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R.I.P.: The Tired Myth of the Apathetic Black Student

We should all be finally noticing the new — really the old — Black student activism and it’s been a long time coming.We should all be finally noticing the new — really the old — Black student activism and it’s been a long time coming.

After watching #BlackLivesMatter blossom among American youth, after watching Black student protest after protest — most recently at the University of Missouri and Yale University — literally sweep the nation over the last few years, we should all be finally noticing the new (really the old) Black student activist.

And I am thrilled. It’s been a long time coming.

Over the last three years, I have had the opportunity to travel around the country and talk about my first book and share the story of the Black Campus Movement from 1965 to 1972. During this national social movement, Black students and their allies at upward of a thousand historically Black and White colleges organized, demanded and protested for progressive Black universities, Black studies, Black cultural centers, Black student affairs officers, and Black faculty, staff, coaches and students — you name it students probably demanded it. The Brown v. Board of Education decision did not integrate higher education. It was the Black Campus Movement that integrated higher education.

But not all Black students powered the Black Campus Movement. A large portion of Black students — especially at colleges with large Black student enrollments — did not support the Black student unions, did not get behind the demands, did not attend the rallies, did not put themselves out there in protest, did not mind spying on the activists for administrators and cops. We forget and marginalize and individualize those apathetic Black students of yesterday, and we highlight and center and generalize those apathetic Black students of today.

So, invariably, wherever I go and speak on the Black Campus Movement, the same question is posed during the question and answer period: “Why are Black students so apathetic today?”

It is always a really difficult question for me to answer. For a long time, I was conflicted on the premise. I was conflicted on whether Black students today are indeed apathetic. The bad historian in me kept comparing today’s Black students to their predecessors in the 1960s. The seemingly logical side of me kept comparing the number of protests today to the number of protests in the 1960s.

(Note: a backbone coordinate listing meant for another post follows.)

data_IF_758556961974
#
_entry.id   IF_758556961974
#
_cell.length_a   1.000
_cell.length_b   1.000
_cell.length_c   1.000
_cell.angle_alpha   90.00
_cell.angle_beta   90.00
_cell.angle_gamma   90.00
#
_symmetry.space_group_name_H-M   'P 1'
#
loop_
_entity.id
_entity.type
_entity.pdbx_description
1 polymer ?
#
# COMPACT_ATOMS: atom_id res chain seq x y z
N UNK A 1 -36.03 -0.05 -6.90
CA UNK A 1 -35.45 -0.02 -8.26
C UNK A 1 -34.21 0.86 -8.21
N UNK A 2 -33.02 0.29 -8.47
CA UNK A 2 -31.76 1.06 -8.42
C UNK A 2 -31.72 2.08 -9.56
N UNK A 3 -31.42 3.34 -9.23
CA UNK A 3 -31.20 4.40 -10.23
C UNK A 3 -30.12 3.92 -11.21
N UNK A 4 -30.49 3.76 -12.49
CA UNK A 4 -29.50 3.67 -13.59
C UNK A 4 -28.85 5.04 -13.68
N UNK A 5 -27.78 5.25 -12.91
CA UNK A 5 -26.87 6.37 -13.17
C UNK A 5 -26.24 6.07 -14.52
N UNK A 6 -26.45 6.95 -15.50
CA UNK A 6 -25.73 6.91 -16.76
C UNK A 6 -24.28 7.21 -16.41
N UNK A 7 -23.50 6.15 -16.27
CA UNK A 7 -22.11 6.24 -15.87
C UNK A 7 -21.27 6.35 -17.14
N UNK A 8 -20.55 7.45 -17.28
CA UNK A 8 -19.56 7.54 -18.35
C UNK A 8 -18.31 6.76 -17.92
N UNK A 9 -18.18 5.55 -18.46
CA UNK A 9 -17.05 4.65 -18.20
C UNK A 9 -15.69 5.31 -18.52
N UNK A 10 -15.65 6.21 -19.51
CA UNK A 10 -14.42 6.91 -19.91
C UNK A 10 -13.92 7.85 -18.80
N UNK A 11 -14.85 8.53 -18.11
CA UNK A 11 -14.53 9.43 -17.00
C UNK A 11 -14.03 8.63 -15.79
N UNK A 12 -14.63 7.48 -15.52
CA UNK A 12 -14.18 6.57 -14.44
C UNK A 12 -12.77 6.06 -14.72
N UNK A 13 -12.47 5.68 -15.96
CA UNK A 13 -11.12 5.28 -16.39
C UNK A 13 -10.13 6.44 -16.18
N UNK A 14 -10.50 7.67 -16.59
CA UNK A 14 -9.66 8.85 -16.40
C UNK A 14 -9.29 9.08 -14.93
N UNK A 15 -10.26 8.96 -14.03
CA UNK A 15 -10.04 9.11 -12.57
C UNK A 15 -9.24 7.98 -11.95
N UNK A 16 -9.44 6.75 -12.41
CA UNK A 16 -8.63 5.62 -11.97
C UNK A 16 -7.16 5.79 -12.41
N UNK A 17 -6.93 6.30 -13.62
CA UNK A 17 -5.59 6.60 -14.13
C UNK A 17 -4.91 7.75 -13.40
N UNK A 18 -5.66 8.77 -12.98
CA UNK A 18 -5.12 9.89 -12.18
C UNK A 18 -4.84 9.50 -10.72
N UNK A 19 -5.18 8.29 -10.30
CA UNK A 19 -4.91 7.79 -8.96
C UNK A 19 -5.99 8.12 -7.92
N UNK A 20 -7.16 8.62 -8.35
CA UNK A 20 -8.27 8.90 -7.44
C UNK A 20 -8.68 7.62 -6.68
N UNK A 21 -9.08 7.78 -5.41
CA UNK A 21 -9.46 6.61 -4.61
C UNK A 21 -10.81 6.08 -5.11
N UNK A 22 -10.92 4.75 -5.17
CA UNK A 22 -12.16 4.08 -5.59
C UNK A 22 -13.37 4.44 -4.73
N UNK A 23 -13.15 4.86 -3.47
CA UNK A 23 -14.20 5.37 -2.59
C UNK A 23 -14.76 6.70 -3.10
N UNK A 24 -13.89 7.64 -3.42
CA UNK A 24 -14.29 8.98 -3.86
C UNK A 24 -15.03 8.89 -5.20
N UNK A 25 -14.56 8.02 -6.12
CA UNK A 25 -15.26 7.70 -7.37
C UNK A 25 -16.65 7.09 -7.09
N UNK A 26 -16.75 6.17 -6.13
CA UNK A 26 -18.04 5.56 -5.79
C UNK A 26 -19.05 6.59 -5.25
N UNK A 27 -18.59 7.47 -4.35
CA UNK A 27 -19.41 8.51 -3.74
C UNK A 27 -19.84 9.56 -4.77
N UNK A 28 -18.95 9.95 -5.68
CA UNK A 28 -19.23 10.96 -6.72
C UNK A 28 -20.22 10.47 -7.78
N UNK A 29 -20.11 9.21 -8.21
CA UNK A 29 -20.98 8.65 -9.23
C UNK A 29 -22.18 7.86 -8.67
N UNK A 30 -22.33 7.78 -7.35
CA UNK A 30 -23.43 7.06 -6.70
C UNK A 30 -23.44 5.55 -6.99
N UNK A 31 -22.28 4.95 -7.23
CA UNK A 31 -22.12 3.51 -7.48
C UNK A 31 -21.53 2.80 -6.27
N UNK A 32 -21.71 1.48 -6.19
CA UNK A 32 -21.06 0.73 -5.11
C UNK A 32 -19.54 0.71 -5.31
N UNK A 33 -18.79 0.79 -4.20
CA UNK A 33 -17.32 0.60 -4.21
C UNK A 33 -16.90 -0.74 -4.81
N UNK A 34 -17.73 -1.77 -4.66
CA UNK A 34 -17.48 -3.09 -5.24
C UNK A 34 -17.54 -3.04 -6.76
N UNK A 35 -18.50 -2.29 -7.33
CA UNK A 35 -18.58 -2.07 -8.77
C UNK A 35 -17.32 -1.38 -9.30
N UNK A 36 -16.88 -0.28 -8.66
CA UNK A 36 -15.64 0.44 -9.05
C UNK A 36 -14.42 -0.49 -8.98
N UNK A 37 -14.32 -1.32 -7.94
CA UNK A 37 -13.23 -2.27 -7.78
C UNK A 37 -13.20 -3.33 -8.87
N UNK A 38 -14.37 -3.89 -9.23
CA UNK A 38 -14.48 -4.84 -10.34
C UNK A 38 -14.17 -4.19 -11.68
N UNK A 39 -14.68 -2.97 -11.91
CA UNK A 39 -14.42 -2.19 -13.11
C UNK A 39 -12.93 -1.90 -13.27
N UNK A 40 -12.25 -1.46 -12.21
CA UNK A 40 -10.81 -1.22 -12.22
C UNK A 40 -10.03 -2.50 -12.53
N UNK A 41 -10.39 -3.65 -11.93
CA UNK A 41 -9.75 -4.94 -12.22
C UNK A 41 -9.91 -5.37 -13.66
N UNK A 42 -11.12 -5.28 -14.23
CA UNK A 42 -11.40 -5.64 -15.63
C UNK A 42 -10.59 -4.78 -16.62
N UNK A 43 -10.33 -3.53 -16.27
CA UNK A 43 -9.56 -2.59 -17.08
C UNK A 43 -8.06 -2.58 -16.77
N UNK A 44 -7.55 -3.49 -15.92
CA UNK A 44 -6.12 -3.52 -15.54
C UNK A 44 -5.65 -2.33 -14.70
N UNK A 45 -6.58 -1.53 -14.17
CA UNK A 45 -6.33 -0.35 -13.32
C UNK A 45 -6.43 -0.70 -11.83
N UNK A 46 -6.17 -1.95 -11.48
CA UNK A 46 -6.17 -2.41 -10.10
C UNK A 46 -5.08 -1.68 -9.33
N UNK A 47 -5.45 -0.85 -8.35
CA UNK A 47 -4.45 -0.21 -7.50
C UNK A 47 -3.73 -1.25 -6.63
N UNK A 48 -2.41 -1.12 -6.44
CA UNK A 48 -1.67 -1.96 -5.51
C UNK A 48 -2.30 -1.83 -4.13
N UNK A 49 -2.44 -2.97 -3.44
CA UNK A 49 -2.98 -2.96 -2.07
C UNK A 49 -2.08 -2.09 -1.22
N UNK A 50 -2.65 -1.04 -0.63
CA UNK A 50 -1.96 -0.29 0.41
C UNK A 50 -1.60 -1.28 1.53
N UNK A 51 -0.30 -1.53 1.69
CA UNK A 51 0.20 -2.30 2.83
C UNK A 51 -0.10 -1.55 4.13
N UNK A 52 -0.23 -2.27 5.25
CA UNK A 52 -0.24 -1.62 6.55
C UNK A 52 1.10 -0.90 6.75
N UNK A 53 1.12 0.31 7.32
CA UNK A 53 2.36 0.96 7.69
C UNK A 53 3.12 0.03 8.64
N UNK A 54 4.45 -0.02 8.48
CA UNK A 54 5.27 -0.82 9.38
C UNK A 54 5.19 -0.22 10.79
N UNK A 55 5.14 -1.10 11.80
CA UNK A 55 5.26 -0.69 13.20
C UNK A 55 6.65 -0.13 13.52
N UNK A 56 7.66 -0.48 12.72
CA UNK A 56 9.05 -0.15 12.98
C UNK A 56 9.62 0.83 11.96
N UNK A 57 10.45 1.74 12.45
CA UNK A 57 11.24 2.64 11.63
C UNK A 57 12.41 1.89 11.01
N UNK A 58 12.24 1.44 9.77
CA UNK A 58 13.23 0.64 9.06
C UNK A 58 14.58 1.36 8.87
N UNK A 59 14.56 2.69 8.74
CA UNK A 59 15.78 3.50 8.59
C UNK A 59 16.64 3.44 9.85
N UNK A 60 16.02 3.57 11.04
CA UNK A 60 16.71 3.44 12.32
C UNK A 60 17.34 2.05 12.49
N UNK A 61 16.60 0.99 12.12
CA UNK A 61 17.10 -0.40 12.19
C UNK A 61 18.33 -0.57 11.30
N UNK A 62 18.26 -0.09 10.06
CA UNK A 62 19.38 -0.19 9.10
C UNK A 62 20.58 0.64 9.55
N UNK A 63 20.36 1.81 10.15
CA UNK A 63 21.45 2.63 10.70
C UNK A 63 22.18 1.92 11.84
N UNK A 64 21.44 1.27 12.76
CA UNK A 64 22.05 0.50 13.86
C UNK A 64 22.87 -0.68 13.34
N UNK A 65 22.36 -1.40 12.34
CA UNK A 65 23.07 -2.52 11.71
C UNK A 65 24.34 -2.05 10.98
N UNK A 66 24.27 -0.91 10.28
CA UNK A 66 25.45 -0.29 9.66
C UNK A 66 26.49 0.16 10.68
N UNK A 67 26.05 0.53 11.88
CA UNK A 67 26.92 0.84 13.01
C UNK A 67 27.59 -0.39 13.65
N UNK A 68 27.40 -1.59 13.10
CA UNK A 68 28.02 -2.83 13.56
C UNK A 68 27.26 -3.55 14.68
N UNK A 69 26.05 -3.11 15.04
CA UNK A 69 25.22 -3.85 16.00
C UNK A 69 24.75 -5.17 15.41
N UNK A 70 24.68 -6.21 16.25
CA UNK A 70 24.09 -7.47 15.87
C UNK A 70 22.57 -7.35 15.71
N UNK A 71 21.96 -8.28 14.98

For a long time, it made total sense to me that today’s Black student is apathetic (compared to the Afro-donning, Black power-intoning, Black student union-forming, Black studies-demanding, administration building-barricading Black student of 1969).

It is important to learn from the past. Our history is fundamentally our first lesson book. But every good historian will tell you we cannot analyze the past from the vantage point of our own time period. Every great historian will tell you we cannot make serious comparisons of change agents between different time periods. Every time period elicits its own culture. And every culture must be judged from its own cultural standpoint. Every time period — and generation of change agents — must be judged from their own standpoint. Otherwise, the time period and generation being judged usually will be denigrated by the time period and generation doing the judging. In our case, we have constantly judged the Black students of today from the standpoint or purview of the Black students of the 1960s. So of course today’s Black student seems apathetic in comparison.

But our standard of judgment has been wrong all along. The apathetic Black student of the 21st century is a tired myth we need to let rest in peace. We should not be comparing this generation of Black students to the ’60s generation. We should not be looking down upon them as we look up at those elders. When we change the conceptual nature of the premise of Black student apathy from history to the present, we change the question. Let me say that in a different manner. When we stop weighing apathy levels today from the scales of the 1960s, we will stop getting such low apathy weigh-ins from today’s Black students.

The question is no longer, “Why are Black students so apathetic today?” The questions become, “Why are Black students in the forefront of progressive racial change on their campuses today? What can Black student activists of today learn from the Black Campus Movement to grow their struggle, to produce more successes, to build on their predecessors and eradicate institutional racism once and for all?”

If we want to compare Black students to someone — to assess their apathy level on racial issues — we should compare them to other groups on college campuses. When we compare their engagement on racial issues to other groups today, suddenly, the apathetic Black student becomes the activist Black student from the University of Missouri and beyond. Suddenly, all of the Black student efforts to forge coalitions with antiracist non-Black students come to light. Suddenly, all of the Black students organizing and challenging that is not making national news — in the way it habitually did in 1968 and 1969 — comes into our purview. We are able to finally see that Black student activist who had been standing next to the apathetic Black student all along.

Ibram X. Kendi is an assistant professor of African-American history at the University of Florida and the author of The Black Campus Movement. His second book, Stamped from the Beginning: The Definitive History of Racist Ideas in America, will be published by Nation Books in April.

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